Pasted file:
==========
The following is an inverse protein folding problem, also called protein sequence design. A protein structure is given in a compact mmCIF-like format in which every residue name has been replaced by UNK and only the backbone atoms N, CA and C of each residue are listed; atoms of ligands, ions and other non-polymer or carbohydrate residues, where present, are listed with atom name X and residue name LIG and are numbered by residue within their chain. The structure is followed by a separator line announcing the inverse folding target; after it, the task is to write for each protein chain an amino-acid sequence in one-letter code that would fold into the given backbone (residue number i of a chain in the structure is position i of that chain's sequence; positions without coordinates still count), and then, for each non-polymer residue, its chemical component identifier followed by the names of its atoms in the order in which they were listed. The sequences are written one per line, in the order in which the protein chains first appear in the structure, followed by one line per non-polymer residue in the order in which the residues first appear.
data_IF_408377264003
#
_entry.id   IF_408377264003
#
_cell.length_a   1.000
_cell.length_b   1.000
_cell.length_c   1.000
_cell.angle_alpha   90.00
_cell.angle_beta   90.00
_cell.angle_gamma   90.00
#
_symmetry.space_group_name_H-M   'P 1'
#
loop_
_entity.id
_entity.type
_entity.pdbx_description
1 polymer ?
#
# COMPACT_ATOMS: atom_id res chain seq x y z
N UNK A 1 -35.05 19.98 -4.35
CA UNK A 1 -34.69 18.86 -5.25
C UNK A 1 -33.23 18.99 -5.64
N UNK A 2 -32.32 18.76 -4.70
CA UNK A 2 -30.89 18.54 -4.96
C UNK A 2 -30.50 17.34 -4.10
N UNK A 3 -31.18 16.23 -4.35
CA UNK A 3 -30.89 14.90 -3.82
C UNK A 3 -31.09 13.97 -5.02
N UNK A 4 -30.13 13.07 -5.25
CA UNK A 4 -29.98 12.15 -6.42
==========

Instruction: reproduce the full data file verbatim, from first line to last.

The following is an inverse protein folding problem, also called protein sequence design. A protein structure is given in a compact mmCIF-like format in which every residue name has been replaced by UNK and only the backbone atoms N, CA and C of each residue are listed; atoms of ligands, ions and other non-polymer or carbohydrate residues, where present, are listed with atom name X and residue name LIG and are numbered by residue within their chain. The structure is followed by a separator line announcing the inverse folding target; after it, the task is to write for each protein chain an amino-acid sequence in one-letter code that would fold into the given backbone (residue number i of a chain in the structure is position i of that chain's sequence; positions without coordinates still count), and then, for each non-polymer residue, its chemical component identifier followed by the names of its atoms in the order in which they were listed. The sequences are written one per line, in the order in which the protein chains first appear in the structure, followed by one line per non-polymer residue in the order in which the residues first appear.
data_IF_408377264003
#
_entry.id   IF_408377264003
#
_cell.length_a   1.000
_cell.length_b   1.000
_cell.length_c   1.000
_cell.angle_alpha   90.00
_cell.angle_beta   90.00
_cell.angle_gamma   90.00
#
_symmetry.space_group_name_H-M   'P 1'
#
loop_
_entity.id
_entity.type
_entity.pdbx_description
1 polymer ?
#
# COMPACT_ATOMS: atom_id res chain seq x y z
N UNK A 1 -35.05 19.98 -4.35
CA UNK A 1 -34.69 18.86 -5.25
C UNK A 1 -33.23 18.99 -5.64
N UNK A 2 -32.32 18.76 -4.70
CA UNK A 2 -30.89 18.54 -4.96
C UNK A 2 -30.50 17.34 -4.10
N UNK A 3 -31.18 16.23 -4.35
CA UNK A 3 -30.89 14.90 -3.82
C UNK A 3 -31.09 13.97 -5.02
N UNK A 4 -30.13 13.07 -5.25
CA UNK A 4 -29.98 12.15 -6.42